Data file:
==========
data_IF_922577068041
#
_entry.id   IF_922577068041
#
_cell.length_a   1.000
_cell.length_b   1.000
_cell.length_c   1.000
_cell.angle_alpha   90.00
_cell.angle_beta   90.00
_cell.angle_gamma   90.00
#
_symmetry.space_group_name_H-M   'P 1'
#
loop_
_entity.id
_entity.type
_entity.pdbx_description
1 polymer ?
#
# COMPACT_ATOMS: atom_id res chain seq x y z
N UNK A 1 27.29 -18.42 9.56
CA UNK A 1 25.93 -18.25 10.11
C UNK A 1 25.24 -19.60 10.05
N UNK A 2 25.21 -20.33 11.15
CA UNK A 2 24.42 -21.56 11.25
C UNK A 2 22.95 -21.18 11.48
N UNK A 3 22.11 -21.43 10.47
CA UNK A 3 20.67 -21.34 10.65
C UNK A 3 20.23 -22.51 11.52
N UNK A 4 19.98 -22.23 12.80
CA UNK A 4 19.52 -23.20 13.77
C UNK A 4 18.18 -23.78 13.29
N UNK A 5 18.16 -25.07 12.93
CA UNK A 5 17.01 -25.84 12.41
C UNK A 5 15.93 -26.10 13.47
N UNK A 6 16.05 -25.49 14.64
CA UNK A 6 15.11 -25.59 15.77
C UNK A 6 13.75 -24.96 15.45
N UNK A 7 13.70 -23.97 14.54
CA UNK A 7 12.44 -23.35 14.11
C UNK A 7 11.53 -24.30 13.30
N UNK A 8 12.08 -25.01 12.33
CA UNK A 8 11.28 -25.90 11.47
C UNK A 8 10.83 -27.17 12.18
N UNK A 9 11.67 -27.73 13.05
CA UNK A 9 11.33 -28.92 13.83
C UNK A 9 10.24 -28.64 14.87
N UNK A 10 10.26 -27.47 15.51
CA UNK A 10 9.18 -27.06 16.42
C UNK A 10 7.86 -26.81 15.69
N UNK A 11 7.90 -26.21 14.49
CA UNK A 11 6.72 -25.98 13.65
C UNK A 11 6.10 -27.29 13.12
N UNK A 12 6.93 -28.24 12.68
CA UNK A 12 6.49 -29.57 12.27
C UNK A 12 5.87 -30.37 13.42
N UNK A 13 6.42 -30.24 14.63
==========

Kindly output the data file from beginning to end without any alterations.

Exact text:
data_IF_922577068041
#
_entry.id   IF_922577068041
#
_cell.length_a   1.000
_cell.length_b   1.000
_cell.length_c   1.000
_cell.angle_alpha   90.00
_cell.angle_beta   90.00
_cell.angle_gamma   90.00
#
_symmetry.space_group_name_H-M   'P 1'
#
loop_
_entity.id
_entity.type
_entity.pdbx_description
1 polymer ?
#
# COMPACT_ATOMS: atom_id res chain seq x y z
N UNK A 1 27.29 -18.42 9.56
CA UNK A 1 25.93 -18.25 10.11
C UNK A 1 25.24 -19.60 10.05
N UNK A 2 25.21 -20.33 11.15
CA UNK A 2 24.42 -21.56 11.25
C UNK A 2 22.95 -21.18 11.48
N UNK A 3 22.11 -21.43 10.47
CA UNK A 3 20.67 -21.34 10.65
C UNK A 3 20.23 -22.51 11.52
N UNK A 4 19.98 -22.23 12.80
CA UNK A 4 19.52 -23.20 13.77
C UNK A 4 18.18 -23.78 13.29
N UNK A 5 18.16 -25.07 12.93
CA UNK A 5 17.01 -25.84 12.41
C UNK A 5 15.93 -26.10 13.47
N UNK A 6 16.05 -25.49 14.64
CA UNK A 6 15.11 -25.59 15.77
C UNK A 6 13.75 -24.96 15.45
N UNK A 7 13.70 -23.97 14.54
CA UNK A 7 12.44 -23.35 14.11
C UNK A 7 11.53 -24.30 13.30
N UNK A 8 12.08 -25.01 12.33
CA UNK A 8 11.28 -25.90 11.47
C UNK A 8 10.83 -27.17 12.18
N UNK A 9 11.67 -27.73 13.05
CA UNK A 9 11.33 -28.92 13.83
C UNK A 9 10.24 -28.64 14.87
N UNK A 10 10.26 -27.47 15.51
CA UNK A 10 9.18 -27.06 16.42
C UNK A 10 7.86 -26.81 15.69
N UNK A 11 7.90 -26.21 14.49
CA UNK A 11 6.72 -25.98 13.65
C UNK A 11 6.10 -27.29 13.12
N UNK A 12 6.93 -28.24 12.68
CA UNK A 12 6.49 -29.57 12.27
C UNK A 12 5.87 -30.37 13.42
N UNK A 13 6.42 -30.24 14.63